What is the third signal?
Dendritic cells (DCs) are the professional antigen-presenting cells (APCs) of the body, and as such play a key role in the signaling of T cells for effector responses to antigen. Various co-stimulatory and adhesive interactions between DCs and T cells are able to drive proliferative, proinflammatory cytokine and cytotoxic effector functions of T cells . The effector response made to antigen presented by DCs depends on the co-stimulatory signals delivered to T cells along with the antigen signal presented in the context of MHC molecules . Lafferty's concept of a second or co-stimulatory signal stands as a key model for our understanding of the generation of immunity, and also for our understanding of the basis for peripheral tolerance .
In recent years, through the study of interactions taking place at the immunological synapse, at which T cells are signaled by antigen-bearing APCs, several groups have studied the minimal requirements of CD4+ and CD8+ T cells for these effector functions. Mescher et al., for example, have done so using a simple system of beads conjugated with MHC and antigen – whose density can be varied – (signal 1), and various membrane co-stimulatory molecules (signal 2), such as CD80/86 or CD54 (ICAM-1). In this context, they have shown for CD8+ T cells that signals 1 and 2 are sufficient for proliferation and cytokine production, but that a third signal, IL-12, is required for cytotoxic effector function . The authors indicate that IL-12 is not the only soluble factor which can function as a third signal for CD8+ T cells, but that it can be substituted by other, as yet unknown, factors.
In a recent paper, Mescher et al. extend the concept of the third signal in vivo to show that the presence of signals 1 and 2 but the absence of IL-12 results in peripheral tolerance in the CD8+ T-cell compartment . Thus, CD8+ T cells are able to proliferate and to produce IFN-γ in vivo in the absence of IL-12, but this cytokine production and cytotoxic T-lymphocyte (CTL) activity are limited. The data are consistent with the work of others, showing the important role of IL-12 in driving IFN-γ effector function by T cells . Further upstream, IL-12 production by DCs has been shown to be driven by dual TLR (toll-like receptor) and CD40 signals . In this regard, it is of interest that the minimum required signals for CD154 (CD40L) expression by CD4+ T cells are CD80/86 and CD54, even in the absence of signal 1 .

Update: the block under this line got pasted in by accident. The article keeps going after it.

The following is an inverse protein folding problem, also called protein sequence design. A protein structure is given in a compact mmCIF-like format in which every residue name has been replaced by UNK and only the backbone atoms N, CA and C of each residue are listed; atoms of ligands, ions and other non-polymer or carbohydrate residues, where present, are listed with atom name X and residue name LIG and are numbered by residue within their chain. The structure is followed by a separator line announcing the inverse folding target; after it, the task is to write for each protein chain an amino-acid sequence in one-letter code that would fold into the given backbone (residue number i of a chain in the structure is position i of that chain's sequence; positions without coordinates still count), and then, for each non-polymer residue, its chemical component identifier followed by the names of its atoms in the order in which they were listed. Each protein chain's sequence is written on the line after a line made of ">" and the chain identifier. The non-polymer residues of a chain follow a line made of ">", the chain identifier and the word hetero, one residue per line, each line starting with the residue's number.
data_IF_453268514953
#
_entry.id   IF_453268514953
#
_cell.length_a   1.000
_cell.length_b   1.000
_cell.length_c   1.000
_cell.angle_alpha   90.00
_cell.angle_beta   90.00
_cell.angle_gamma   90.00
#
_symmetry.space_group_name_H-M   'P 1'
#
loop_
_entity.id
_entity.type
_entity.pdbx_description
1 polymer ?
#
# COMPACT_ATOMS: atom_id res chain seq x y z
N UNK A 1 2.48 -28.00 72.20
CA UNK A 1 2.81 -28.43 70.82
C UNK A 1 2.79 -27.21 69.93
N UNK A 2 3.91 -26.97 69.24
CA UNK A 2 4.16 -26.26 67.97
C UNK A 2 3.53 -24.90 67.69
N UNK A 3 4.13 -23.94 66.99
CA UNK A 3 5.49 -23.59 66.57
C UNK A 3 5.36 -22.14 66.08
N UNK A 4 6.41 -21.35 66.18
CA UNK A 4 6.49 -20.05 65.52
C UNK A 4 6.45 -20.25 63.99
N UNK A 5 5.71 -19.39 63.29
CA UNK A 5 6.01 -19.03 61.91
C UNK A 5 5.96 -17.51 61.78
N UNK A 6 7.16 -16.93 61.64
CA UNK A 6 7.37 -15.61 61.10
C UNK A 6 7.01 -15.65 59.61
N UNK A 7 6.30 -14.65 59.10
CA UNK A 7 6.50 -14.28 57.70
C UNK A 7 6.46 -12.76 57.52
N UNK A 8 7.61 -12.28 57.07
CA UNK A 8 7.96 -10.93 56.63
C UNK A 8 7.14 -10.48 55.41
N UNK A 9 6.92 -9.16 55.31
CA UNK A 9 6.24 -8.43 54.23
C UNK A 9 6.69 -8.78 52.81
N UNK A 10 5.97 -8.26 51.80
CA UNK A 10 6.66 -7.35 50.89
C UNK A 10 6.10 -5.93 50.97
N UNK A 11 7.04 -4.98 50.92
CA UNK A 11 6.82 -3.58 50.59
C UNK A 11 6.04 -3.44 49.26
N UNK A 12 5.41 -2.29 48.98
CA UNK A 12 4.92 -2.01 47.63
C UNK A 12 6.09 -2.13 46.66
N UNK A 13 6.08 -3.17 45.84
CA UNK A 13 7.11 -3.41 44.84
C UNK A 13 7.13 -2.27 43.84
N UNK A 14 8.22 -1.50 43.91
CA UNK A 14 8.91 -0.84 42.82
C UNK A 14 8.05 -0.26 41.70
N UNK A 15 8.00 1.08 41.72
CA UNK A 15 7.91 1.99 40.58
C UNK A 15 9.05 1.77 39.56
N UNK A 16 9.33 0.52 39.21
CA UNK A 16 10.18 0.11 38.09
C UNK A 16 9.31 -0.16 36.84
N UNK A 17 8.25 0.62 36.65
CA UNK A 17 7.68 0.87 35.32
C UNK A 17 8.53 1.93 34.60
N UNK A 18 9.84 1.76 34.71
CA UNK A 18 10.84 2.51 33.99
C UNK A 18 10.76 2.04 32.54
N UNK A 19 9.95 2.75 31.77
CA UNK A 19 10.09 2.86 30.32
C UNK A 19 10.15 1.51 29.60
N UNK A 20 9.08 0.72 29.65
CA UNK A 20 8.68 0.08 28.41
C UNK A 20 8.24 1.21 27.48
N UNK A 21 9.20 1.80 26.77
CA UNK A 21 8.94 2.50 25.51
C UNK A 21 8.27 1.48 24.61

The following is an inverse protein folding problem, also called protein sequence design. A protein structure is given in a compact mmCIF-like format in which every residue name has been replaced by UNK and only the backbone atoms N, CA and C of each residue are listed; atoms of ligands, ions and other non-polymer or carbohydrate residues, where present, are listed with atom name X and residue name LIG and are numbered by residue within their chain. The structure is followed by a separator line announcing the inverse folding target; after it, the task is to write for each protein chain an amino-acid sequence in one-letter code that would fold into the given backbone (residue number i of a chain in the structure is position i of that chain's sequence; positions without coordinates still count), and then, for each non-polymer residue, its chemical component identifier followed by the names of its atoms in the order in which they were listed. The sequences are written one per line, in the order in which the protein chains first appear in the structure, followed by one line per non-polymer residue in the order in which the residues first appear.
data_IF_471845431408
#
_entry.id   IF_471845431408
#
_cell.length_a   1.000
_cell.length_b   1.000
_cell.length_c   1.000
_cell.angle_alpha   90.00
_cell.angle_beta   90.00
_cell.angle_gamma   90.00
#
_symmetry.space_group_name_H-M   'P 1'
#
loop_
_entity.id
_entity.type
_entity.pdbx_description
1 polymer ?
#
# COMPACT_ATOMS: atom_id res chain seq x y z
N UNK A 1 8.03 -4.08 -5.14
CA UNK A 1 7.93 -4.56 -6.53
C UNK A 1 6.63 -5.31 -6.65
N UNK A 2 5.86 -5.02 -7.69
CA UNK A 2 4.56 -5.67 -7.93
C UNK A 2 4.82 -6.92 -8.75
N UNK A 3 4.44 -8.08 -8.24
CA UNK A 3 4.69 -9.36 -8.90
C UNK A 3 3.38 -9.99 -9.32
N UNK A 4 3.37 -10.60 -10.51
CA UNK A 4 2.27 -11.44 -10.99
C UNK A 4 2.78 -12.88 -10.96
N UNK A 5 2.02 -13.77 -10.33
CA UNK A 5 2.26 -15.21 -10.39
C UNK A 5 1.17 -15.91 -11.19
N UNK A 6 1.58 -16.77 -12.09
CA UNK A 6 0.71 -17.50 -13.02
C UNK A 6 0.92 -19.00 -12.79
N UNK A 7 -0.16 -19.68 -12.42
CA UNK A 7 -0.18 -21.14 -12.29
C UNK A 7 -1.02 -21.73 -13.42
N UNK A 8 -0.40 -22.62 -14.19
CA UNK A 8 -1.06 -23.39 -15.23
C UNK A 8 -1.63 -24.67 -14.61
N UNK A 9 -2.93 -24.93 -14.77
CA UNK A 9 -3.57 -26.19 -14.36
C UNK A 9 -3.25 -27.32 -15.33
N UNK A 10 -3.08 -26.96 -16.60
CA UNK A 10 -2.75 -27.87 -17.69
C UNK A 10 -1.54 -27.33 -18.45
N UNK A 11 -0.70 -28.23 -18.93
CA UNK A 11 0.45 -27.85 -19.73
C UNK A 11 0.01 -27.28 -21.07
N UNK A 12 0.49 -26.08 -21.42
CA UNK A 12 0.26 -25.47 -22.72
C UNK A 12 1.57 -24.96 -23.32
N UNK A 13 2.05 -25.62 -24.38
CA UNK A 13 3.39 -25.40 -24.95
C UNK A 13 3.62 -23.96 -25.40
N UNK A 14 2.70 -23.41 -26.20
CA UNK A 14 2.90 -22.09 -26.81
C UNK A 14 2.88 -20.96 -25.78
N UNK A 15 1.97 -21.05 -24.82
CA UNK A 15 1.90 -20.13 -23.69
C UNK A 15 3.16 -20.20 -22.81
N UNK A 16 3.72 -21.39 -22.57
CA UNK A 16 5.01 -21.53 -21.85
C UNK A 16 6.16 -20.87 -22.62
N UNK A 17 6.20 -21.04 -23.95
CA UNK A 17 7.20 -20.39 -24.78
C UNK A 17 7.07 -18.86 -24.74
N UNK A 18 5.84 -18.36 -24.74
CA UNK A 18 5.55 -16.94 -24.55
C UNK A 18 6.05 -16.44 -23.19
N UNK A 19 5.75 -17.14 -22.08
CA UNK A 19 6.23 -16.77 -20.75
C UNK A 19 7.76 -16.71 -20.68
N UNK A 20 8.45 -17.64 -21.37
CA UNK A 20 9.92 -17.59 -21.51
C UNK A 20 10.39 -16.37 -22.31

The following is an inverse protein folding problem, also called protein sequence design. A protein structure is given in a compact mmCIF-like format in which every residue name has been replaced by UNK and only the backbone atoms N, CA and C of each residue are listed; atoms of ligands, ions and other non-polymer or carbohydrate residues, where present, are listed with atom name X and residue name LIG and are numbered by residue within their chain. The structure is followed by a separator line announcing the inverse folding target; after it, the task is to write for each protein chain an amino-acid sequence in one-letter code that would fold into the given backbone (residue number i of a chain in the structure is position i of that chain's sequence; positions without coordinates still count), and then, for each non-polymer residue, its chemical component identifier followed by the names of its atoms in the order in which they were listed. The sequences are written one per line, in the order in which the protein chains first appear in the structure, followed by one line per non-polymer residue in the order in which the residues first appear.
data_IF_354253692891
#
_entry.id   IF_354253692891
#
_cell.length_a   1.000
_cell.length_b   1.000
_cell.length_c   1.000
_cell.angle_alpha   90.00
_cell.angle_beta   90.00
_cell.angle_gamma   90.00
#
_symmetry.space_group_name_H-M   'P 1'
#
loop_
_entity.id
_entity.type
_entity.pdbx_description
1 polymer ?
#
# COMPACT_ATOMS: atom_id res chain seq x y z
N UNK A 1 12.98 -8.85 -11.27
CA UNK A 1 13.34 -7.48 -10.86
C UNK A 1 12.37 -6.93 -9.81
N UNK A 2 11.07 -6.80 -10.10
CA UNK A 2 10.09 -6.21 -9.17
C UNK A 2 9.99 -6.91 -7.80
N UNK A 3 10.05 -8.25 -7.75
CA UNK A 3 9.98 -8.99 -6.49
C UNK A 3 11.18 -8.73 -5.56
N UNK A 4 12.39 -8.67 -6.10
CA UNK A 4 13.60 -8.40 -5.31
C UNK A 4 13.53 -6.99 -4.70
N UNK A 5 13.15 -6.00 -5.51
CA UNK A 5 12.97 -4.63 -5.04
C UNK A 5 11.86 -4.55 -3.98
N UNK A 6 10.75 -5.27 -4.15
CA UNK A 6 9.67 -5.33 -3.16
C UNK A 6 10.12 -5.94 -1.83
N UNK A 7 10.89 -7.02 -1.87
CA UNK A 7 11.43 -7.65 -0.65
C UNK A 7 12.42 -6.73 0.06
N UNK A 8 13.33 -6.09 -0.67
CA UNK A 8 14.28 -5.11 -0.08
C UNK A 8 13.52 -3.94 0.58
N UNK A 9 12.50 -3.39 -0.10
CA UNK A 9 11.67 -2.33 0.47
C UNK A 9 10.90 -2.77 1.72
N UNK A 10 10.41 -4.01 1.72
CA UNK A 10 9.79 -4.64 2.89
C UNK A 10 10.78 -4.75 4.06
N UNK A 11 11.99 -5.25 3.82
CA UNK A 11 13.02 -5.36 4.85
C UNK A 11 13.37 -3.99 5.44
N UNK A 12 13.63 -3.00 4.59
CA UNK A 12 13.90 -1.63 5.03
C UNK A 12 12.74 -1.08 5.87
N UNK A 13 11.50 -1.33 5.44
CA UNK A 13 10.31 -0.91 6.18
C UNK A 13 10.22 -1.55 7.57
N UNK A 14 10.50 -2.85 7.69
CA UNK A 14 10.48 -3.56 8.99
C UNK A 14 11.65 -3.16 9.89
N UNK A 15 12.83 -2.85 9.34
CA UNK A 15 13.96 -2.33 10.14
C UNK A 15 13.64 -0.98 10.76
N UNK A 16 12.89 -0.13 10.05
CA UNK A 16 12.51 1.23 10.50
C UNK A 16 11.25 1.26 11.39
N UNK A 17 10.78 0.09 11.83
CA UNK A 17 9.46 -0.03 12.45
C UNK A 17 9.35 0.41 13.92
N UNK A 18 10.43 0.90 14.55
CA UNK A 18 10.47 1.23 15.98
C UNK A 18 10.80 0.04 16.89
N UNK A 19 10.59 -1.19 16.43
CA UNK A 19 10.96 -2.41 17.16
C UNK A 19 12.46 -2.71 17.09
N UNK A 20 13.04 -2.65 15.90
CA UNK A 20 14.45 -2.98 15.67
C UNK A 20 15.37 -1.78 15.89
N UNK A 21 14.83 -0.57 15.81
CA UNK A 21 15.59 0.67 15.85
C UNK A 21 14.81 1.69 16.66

The signal 3 requirements for CD4+ T cells are less well defined. Indeed it is more difficult to define an effector function beyond cytokine production for CD4+ T cells that is equivalent to the "higher order" effector function represented by CTL activity for CD8+ T cells. This is paradoxical, because higher order consequences of CD4+ T-cell helper function for B cells, CTL activity and memory are driven largely by CD154 as well as other CD40-dependent and -independent co-stimulatory interactions, including OX40, 41BB, ICOS and other members of the B7 family . Nevertheless, using the readout of IFN-γ production by CD4+ T cells as a measure of T helper type 1 (Th1) effector function, Mescher et al. previously suggested that IL-1β could act as a third signal for CD4+ T cells .